Topic 2 Allotments versus Creole gardens

“Family Gardens” and Creole gardens are generally intended for family subsistence. However, allotments are not always Creole gardens. If the plants that grow in them and the cultivation techniques are not those mentioned above, they are called allotments, not Creole gardens. On the other hand, these two types of garden are located in the vicinity of the house and may include a livestock area (usually chickens, goats, pigs).

For the uninitiated eye, the Creole garden is less “legible” because the plant species are associated and multiple

Traditionally, the maintenance of the Creole garden is done by the members of the family. The land is private and therefore not freely accessible. However, crops can be shared with neighbours and friends. For example, a bunch of bananas can feed a dozen people for a few days. Fruit exchanges are also frequent because the harvests can be very important.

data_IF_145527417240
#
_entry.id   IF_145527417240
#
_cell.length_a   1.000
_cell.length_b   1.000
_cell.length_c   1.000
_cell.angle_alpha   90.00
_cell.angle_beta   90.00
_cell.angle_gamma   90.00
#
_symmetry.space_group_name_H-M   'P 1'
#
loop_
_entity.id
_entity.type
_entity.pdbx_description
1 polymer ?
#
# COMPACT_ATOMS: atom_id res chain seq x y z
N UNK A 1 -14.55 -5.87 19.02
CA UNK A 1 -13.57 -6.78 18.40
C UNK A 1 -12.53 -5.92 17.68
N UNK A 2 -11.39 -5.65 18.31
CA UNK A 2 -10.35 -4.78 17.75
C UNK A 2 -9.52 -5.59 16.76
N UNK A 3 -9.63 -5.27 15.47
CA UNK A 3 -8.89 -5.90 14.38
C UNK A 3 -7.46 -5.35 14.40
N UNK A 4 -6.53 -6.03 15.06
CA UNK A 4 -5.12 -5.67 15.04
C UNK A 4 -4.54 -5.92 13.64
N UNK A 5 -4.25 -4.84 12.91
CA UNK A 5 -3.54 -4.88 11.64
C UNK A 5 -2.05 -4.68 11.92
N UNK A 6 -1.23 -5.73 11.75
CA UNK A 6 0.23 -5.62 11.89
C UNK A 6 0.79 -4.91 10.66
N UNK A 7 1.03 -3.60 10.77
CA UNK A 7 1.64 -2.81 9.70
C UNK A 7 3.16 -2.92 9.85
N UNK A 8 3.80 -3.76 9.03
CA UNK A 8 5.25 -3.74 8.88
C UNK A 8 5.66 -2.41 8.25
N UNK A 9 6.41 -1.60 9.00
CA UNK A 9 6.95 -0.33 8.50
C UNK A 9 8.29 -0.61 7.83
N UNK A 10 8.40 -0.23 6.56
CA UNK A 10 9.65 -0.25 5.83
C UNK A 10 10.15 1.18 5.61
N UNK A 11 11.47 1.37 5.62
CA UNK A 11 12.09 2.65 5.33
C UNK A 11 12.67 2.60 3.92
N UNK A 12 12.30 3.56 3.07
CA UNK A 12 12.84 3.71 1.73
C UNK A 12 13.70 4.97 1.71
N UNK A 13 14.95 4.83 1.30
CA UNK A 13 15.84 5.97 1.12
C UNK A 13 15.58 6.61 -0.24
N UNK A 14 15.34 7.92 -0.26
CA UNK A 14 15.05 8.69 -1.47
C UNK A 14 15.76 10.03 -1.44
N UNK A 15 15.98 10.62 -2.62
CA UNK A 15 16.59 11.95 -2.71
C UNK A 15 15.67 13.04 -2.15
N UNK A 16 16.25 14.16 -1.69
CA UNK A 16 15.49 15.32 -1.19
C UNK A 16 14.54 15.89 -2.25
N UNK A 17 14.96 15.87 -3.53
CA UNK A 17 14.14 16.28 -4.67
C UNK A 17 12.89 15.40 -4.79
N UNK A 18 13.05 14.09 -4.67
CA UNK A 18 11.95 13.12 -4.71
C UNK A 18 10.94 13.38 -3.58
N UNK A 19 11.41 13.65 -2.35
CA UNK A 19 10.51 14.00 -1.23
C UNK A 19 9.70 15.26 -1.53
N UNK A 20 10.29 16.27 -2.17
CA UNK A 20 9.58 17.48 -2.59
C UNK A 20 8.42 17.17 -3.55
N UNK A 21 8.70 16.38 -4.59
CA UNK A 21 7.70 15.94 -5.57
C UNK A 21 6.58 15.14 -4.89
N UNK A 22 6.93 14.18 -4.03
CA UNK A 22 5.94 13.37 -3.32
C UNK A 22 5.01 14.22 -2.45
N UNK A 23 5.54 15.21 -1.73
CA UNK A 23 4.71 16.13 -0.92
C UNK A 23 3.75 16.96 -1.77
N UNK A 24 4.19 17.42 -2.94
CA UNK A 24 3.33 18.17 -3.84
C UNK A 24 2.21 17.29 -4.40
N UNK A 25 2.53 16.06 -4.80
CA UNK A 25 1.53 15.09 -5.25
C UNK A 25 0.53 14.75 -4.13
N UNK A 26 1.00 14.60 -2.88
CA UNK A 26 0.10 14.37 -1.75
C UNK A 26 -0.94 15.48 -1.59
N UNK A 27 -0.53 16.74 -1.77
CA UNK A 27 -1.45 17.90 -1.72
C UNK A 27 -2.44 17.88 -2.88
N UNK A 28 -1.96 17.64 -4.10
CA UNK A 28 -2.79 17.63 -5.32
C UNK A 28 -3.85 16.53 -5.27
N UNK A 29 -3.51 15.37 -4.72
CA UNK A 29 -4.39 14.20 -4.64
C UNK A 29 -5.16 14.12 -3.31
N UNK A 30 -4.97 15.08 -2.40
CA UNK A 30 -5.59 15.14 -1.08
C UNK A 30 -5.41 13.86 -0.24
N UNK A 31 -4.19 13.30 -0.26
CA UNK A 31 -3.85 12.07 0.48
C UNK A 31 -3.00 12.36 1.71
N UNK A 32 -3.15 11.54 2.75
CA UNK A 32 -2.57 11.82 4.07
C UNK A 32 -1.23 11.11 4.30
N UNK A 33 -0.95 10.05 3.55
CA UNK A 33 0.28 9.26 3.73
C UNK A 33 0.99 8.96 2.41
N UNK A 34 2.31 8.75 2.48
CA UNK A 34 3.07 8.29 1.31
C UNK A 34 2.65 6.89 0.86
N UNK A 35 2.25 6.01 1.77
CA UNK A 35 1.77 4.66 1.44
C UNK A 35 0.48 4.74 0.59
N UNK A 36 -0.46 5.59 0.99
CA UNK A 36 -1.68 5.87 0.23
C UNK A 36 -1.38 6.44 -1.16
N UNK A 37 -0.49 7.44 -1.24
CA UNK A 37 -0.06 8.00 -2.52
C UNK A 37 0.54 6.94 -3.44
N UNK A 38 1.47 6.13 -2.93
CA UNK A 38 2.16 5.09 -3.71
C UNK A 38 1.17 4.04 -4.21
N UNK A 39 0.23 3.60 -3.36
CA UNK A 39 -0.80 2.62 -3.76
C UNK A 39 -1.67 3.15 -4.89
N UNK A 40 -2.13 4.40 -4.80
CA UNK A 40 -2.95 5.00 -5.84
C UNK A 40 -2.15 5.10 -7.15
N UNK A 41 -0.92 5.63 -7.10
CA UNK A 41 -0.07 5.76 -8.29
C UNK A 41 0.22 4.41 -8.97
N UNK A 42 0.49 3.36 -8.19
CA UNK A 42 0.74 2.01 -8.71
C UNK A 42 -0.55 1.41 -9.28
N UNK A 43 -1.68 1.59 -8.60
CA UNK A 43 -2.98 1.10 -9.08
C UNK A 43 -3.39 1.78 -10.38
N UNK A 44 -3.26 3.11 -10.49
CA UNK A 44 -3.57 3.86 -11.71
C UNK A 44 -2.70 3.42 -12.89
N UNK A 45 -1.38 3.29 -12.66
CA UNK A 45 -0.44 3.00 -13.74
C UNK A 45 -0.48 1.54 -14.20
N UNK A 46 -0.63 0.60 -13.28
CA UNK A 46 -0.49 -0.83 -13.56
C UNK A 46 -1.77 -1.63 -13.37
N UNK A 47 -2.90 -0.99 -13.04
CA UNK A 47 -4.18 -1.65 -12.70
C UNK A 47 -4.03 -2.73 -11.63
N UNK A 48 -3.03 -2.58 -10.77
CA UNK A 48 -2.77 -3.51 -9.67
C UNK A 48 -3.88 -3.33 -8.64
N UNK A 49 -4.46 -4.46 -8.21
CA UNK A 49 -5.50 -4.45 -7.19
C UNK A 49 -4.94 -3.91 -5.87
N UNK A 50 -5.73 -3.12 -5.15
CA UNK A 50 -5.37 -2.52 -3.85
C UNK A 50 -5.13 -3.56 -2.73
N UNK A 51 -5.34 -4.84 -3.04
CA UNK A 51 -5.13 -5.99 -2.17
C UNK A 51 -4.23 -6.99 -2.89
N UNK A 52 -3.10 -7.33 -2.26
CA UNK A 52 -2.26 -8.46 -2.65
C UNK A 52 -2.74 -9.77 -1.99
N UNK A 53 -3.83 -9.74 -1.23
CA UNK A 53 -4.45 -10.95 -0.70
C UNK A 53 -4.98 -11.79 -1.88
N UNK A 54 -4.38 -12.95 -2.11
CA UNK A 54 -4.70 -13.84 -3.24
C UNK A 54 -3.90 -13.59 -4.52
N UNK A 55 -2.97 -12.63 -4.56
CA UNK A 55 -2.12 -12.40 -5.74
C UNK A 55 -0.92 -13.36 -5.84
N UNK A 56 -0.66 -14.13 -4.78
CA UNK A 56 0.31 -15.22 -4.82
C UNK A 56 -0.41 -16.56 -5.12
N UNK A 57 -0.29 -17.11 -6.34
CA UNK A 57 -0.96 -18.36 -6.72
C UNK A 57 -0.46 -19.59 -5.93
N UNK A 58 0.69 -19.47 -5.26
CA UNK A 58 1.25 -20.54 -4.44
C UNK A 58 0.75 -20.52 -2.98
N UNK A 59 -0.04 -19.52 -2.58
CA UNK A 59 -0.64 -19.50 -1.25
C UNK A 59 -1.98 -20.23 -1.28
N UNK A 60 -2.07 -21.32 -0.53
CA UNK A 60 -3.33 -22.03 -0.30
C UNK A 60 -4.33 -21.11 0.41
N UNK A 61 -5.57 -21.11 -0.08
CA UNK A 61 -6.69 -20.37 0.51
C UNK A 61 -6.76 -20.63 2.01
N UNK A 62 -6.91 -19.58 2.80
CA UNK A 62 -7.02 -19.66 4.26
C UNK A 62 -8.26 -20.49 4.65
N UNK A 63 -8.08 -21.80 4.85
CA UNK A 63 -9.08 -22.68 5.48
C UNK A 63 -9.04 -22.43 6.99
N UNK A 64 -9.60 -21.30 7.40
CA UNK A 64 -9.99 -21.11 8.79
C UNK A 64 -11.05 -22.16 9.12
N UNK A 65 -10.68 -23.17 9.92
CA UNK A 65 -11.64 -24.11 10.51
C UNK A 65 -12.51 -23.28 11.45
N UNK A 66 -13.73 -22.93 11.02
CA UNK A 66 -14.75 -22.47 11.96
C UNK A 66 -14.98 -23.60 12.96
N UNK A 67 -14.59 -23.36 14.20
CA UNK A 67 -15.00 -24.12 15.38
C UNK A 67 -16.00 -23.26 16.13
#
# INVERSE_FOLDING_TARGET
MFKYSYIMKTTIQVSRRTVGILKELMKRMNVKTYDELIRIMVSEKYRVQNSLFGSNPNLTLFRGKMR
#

Currently, shared gardens in Martinique allow neighbours, students, friends, and community members to come together in a healthy, nature-friendly and fun activity. Harvests are shared among the participants.